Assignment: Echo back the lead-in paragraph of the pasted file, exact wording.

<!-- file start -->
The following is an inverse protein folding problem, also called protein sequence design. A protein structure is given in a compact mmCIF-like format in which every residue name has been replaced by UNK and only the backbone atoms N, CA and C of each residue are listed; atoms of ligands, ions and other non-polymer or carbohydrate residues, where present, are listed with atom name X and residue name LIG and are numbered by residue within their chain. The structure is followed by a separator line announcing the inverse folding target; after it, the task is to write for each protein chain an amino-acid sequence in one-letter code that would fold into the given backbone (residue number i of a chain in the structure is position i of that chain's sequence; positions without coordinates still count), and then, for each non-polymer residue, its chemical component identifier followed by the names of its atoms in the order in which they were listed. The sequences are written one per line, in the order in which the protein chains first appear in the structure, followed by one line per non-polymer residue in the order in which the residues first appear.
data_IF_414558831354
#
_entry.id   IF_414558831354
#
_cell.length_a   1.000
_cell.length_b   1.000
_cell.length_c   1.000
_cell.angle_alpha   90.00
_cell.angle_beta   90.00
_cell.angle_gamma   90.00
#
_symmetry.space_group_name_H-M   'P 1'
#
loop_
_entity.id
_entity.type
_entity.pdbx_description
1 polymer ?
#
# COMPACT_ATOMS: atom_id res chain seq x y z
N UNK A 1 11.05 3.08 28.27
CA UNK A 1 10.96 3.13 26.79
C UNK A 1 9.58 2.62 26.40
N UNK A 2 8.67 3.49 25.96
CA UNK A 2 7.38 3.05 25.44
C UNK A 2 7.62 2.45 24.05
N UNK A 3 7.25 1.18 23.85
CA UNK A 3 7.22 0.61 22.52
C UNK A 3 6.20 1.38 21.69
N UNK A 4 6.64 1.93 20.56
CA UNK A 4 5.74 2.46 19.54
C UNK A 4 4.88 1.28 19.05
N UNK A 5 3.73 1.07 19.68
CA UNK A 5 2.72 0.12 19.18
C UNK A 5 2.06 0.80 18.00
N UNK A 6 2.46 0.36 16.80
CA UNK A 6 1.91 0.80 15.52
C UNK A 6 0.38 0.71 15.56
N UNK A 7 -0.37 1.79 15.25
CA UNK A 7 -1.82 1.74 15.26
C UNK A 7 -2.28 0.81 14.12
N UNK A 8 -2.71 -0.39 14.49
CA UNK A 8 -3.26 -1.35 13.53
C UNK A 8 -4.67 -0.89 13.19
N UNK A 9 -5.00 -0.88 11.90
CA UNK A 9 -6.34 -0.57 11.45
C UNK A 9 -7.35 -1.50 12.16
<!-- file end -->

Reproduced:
The following is an inverse protein folding problem, also called protein sequence design. A protein structure is given in a compact mmCIF-like format in which every residue name has been replaced by UNK and only the backbone atoms N, CA and C of each residue are listed; atoms of ligands, ions and other non-polymer or carbohydrate residues, where present, are listed with atom name X and residue name LIG and are numbered by residue within their chain. The structure is followed by a separator line announcing the inverse folding target; after it, the task is to write for each protein chain an amino-acid sequence in one-letter code that would fold into the given backbone (residue number i of a chain in the structure is position i of that chain's sequence; positions without coordinates still count), and then, for each non-polymer residue, its chemical component identifier followed by the names of its atoms in the order in which they were listed. The sequences are written one per line, in the order in which the protein chains first appear in the structure, followed by one line per non-polymer residue in the order in which the residues first appear.